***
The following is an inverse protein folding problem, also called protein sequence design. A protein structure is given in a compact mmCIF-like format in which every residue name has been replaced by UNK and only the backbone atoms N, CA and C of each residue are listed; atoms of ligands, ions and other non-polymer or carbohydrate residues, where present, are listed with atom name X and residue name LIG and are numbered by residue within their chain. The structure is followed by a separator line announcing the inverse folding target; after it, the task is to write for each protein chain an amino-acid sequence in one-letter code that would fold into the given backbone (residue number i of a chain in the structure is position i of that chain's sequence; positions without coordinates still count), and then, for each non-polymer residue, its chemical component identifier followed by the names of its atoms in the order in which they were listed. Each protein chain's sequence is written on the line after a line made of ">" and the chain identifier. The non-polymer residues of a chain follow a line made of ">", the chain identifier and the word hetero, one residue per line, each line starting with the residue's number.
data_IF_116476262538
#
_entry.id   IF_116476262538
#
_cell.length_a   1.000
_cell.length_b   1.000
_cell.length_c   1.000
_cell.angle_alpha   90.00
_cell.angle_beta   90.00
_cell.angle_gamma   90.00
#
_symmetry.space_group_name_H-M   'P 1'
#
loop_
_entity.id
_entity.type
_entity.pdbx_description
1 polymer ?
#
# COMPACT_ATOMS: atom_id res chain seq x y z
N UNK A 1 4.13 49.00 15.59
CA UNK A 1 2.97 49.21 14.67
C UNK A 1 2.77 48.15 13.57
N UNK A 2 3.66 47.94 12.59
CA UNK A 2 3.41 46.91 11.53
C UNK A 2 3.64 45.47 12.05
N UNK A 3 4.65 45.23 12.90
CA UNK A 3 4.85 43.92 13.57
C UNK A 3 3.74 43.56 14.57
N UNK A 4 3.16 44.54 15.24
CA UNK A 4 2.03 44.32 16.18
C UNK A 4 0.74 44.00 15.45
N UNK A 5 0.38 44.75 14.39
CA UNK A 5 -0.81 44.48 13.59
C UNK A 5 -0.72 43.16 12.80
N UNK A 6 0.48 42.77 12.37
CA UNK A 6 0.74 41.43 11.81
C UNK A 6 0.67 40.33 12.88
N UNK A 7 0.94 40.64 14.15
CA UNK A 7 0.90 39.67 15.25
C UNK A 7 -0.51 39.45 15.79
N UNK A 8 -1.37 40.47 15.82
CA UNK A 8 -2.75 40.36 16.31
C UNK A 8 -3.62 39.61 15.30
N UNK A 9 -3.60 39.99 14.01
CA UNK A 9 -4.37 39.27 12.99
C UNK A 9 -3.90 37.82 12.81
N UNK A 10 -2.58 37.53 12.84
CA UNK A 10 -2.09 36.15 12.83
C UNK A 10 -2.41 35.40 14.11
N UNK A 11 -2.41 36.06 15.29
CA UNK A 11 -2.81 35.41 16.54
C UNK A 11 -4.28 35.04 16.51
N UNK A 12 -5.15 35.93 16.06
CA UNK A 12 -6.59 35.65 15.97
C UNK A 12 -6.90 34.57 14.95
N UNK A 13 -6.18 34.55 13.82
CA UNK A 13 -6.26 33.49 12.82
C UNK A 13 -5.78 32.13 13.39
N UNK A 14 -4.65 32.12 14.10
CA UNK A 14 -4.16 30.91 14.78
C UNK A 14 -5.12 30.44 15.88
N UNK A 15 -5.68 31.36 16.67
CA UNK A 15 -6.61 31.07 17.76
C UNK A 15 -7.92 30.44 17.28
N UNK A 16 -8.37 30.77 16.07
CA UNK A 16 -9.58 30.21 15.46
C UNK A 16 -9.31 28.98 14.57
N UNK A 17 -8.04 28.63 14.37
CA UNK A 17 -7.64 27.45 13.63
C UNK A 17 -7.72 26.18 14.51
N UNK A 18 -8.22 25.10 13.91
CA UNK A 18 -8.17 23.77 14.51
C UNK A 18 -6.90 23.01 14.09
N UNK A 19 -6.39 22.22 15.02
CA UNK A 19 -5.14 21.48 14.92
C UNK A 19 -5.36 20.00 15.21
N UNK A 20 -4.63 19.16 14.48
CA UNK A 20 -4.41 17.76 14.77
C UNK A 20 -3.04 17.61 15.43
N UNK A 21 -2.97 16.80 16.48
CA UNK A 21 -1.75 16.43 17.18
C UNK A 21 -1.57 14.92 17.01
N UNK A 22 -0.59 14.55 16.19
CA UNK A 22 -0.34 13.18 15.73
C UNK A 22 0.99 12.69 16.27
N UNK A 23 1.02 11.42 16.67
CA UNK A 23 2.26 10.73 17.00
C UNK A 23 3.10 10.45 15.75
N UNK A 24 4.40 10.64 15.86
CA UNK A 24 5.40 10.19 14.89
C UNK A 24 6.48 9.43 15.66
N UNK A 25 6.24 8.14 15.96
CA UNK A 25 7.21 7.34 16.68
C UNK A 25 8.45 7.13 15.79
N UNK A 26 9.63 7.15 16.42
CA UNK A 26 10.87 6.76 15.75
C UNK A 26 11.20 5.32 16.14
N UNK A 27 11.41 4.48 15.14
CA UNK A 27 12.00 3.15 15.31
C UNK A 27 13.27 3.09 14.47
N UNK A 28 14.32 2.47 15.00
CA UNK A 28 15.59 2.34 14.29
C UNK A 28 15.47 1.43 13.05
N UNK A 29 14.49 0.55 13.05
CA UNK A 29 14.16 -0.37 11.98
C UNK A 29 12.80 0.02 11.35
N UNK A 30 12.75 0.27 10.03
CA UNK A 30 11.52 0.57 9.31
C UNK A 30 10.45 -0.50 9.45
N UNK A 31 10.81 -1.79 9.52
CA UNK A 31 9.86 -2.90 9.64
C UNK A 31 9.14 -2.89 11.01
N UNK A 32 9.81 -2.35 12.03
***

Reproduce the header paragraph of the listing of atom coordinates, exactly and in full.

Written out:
The following is an inverse protein folding problem, also called protein sequence design. A protein structure is given in a compact mmCIF-like format in which every residue name has been replaced by UNK and only the backbone atoms N, CA and C of each residue are listed; atoms of ligands, ions and other non-polymer or carbohydrate residues, where present, are listed with atom name X and residue name LIG and are numbered by residue within their chain. The structure is followed by a separator line announcing the inverse folding target; after it, the task is to write for each protein chain an amino-acid sequence in one-letter code that would fold into the given backbone (residue number i of a chain in the structure is position i of that chain's sequence; positions without coordinates still count), and then, for each non-polymer residue, its chemical component identifier followed by the names of its atoms in the order in which they were listed. Each protein chain's sequence is written on the line after a line made of ">" and the chain identifier. The non-polymer residues of a chain follow a line made of ">", the chain identifier and the word hetero, one residue per line, each line starting with the residue's number.